Tony Leon’s most recent column confirms his status as a leading commentator on SA’s political economy (Cabinet purge boosts story that era of impunity is over, but job not done, June 10).
His delineation of two strategies for job creation in the post-Zuma era — a low-wage economy on the Indian model or the creation of a highly educated workforce based on world-class infrastructure — presents diverging approaches to enhancing job creation and boosting the local economy.
Despite the urging of figures such as the Institute of Race Relations's Frans Cronje, radical deregulation of the labour market is completely unfeasible in the current political environment, which leaves only the second strategy as a viable option.
Among a number of fiscal realignments that could be implemented to usher in a new economic dawn, a crucial adjustment would be the redeployment of the wasted funding used for continual bailouts of the irredeemably dysfunctional SA Airways to finance the large-scale implementation of online learning and cutting-edge learning technologies in the public education system.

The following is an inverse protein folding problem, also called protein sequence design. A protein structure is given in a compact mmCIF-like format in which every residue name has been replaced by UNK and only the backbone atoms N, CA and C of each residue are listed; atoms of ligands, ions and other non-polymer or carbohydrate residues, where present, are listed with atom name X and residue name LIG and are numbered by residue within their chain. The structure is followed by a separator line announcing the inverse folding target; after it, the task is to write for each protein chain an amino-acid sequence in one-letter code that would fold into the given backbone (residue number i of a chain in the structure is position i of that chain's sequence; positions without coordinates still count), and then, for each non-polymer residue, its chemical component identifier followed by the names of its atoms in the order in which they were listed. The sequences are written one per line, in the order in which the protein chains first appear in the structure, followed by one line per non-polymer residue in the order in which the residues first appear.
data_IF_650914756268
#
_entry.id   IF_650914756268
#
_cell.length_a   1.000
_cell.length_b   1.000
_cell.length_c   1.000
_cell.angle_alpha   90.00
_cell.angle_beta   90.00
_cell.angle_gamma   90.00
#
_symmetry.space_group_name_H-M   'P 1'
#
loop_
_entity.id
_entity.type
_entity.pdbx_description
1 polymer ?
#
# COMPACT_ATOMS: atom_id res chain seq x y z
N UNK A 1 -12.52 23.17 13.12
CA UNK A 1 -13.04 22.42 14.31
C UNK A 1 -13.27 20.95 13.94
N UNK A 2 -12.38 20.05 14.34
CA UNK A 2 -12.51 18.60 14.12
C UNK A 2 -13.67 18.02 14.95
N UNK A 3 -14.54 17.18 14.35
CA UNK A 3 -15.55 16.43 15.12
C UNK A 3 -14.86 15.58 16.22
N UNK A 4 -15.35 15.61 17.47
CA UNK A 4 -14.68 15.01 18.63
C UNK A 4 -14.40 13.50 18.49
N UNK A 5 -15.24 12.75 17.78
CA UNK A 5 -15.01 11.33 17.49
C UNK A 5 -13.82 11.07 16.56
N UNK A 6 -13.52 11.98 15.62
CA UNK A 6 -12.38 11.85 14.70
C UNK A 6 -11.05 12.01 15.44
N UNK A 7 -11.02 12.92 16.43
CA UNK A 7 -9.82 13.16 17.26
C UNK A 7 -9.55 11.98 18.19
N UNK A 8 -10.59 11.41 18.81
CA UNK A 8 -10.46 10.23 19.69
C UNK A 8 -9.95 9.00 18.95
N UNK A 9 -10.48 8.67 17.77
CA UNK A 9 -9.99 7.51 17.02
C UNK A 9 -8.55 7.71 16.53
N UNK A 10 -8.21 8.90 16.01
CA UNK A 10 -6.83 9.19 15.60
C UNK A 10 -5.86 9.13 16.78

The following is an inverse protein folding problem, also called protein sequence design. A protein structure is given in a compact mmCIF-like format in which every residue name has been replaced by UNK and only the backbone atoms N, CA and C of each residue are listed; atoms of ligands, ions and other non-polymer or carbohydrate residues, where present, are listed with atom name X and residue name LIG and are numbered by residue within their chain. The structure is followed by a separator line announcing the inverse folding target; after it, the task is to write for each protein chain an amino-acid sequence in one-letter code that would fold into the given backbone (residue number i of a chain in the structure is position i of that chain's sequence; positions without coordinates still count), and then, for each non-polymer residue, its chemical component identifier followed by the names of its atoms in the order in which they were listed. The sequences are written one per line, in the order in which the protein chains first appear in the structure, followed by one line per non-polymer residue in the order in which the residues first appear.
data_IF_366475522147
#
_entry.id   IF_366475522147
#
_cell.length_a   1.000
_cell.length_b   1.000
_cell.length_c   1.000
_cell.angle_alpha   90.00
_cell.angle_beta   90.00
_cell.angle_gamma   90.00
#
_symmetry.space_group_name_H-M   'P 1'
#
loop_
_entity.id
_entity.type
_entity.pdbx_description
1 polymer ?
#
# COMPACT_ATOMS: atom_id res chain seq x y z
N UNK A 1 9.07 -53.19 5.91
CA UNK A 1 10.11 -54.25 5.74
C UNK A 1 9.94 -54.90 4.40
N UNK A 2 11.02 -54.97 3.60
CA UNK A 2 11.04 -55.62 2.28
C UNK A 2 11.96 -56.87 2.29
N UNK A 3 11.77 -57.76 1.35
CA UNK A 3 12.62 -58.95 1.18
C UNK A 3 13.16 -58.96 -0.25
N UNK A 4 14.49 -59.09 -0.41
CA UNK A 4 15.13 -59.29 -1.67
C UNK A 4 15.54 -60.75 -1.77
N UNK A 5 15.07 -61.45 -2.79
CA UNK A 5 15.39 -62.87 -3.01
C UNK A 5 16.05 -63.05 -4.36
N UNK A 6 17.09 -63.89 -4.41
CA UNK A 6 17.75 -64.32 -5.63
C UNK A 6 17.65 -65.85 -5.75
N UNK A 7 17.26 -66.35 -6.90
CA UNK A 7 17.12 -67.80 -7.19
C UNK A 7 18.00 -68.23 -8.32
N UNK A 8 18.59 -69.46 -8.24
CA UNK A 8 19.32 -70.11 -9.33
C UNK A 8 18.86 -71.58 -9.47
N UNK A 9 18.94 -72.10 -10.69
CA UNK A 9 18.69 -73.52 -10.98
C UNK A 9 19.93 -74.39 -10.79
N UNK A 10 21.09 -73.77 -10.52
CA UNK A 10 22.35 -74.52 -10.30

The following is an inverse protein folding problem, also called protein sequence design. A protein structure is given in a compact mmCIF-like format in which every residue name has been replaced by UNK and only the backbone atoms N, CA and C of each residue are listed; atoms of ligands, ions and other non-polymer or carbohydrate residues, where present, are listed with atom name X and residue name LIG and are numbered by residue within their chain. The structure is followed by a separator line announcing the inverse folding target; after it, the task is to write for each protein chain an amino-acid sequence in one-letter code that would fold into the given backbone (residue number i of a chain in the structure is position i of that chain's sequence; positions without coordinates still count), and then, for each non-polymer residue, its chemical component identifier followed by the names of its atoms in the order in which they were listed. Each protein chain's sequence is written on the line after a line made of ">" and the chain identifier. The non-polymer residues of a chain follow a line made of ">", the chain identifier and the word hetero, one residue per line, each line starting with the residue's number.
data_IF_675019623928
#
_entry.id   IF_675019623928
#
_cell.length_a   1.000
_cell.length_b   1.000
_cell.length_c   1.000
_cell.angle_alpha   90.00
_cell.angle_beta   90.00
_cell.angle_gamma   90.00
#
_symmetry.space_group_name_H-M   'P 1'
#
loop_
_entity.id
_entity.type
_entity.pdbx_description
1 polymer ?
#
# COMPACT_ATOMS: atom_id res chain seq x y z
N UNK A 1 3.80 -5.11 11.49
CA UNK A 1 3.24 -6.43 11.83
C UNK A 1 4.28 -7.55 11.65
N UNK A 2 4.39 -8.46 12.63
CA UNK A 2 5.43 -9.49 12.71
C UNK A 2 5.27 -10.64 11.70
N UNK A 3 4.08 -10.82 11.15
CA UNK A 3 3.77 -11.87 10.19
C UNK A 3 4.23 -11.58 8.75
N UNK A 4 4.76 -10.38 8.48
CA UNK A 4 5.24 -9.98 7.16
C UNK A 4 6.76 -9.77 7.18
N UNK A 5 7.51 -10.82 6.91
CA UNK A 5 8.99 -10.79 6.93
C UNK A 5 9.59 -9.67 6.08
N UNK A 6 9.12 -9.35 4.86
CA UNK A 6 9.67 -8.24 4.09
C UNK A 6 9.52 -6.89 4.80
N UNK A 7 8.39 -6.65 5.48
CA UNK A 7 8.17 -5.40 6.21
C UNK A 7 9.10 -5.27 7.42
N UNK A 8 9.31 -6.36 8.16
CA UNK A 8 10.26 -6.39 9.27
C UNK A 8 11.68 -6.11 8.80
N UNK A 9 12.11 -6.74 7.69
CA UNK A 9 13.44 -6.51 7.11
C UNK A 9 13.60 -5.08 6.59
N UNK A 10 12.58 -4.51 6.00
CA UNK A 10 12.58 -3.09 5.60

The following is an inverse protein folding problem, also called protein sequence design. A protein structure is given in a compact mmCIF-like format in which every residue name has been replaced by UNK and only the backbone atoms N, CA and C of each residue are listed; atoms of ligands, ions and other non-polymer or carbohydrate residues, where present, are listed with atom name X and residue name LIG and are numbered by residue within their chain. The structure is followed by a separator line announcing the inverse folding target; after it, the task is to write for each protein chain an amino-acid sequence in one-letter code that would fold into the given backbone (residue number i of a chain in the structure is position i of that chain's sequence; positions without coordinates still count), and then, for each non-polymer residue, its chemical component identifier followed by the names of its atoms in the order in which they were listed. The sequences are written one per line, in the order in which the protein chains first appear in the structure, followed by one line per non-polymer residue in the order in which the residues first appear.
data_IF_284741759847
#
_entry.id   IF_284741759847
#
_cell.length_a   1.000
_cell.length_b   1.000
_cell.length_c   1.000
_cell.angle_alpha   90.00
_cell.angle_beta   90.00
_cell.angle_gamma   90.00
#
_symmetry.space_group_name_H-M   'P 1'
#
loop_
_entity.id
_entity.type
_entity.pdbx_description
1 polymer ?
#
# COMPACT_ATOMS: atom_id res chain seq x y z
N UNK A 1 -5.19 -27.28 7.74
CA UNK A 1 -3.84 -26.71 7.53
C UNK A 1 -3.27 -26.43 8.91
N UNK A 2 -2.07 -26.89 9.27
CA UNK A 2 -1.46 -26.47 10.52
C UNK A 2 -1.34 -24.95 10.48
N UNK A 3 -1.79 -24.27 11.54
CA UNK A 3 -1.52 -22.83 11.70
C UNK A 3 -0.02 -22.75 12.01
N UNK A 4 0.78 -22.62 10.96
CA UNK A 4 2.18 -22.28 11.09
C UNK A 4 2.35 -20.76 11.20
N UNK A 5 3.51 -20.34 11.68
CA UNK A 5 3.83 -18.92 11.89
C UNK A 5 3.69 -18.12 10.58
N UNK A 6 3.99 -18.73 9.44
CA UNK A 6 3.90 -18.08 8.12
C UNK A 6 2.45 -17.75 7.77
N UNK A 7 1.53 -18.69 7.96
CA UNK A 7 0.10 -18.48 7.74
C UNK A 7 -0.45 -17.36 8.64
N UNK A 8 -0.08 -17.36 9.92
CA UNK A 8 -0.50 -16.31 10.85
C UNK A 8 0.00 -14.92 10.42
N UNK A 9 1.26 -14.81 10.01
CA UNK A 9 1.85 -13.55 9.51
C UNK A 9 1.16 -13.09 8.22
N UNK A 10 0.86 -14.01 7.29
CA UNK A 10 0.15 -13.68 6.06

This would promote the conversion of arguably the world’s worst public education system into a primary driver of economic growth and social transformation by equipping SA youth in the public education system to face the vocational challenges posed by the much-vaunted fourth industrial revolution.